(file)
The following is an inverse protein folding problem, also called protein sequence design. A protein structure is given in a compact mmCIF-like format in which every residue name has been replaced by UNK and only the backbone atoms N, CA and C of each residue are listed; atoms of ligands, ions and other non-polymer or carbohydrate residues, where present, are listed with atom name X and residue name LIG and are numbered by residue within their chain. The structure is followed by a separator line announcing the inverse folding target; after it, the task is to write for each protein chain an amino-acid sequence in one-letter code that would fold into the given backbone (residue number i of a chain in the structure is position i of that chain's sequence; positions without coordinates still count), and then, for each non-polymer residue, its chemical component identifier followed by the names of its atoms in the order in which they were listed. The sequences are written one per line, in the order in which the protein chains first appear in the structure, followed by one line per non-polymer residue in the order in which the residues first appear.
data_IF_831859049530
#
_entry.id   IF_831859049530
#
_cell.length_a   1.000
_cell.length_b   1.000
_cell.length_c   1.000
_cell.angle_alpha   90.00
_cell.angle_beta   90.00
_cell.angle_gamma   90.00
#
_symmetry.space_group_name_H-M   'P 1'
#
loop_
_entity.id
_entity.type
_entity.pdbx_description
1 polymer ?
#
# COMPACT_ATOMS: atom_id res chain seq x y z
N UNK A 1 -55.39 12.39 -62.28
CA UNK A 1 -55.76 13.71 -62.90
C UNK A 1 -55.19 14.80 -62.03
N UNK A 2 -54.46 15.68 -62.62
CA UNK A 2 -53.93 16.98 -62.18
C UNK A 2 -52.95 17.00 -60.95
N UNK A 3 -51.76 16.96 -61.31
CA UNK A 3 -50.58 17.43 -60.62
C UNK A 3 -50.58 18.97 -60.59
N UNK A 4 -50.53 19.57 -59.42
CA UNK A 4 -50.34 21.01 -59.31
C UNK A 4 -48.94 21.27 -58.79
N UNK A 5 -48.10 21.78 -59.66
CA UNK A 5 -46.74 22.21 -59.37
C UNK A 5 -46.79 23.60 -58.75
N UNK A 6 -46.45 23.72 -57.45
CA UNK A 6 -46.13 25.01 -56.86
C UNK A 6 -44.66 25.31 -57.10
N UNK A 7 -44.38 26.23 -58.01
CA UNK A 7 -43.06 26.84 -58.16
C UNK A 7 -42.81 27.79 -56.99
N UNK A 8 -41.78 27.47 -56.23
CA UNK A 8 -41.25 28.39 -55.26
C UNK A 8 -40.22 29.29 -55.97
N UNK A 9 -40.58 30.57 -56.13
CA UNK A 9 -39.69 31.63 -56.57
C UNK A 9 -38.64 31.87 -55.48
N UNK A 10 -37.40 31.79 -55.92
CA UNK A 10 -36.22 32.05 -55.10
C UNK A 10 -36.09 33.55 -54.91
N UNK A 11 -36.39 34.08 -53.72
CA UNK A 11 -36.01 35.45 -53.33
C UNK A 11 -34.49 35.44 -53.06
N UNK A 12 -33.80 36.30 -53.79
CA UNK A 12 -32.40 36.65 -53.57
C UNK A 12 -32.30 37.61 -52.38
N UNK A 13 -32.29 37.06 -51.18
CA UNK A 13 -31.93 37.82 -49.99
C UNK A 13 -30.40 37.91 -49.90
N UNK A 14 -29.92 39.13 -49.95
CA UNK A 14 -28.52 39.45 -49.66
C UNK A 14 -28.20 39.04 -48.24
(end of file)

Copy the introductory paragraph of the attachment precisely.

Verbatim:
The following is an inverse protein folding problem, also called protein sequence design. A protein structure is given in a compact mmCIF-like format in which every residue name has been replaced by UNK and only the backbone atoms N, CA and C of each residue are listed; atoms of ligands, ions and other non-polymer or carbohydrate residues, where present, are listed with atom name X and residue name LIG and are numbered by residue within their chain. The structure is followed by a separator line announcing the inverse folding target; after it, the task is to write for each protein chain an amino-acid sequence in one-letter code that would fold into the given backbone (residue number i of a chain in the structure is position i of that chain's sequence; positions without coordinates still count), and then, for each non-polymer residue, its chemical component identifier followed by the names of its atoms in the order in which they were listed. The sequences are written one per line, in the order in which the protein chains first appear in the structure, followed by one line per non-polymer residue in the order in which the residues first appear.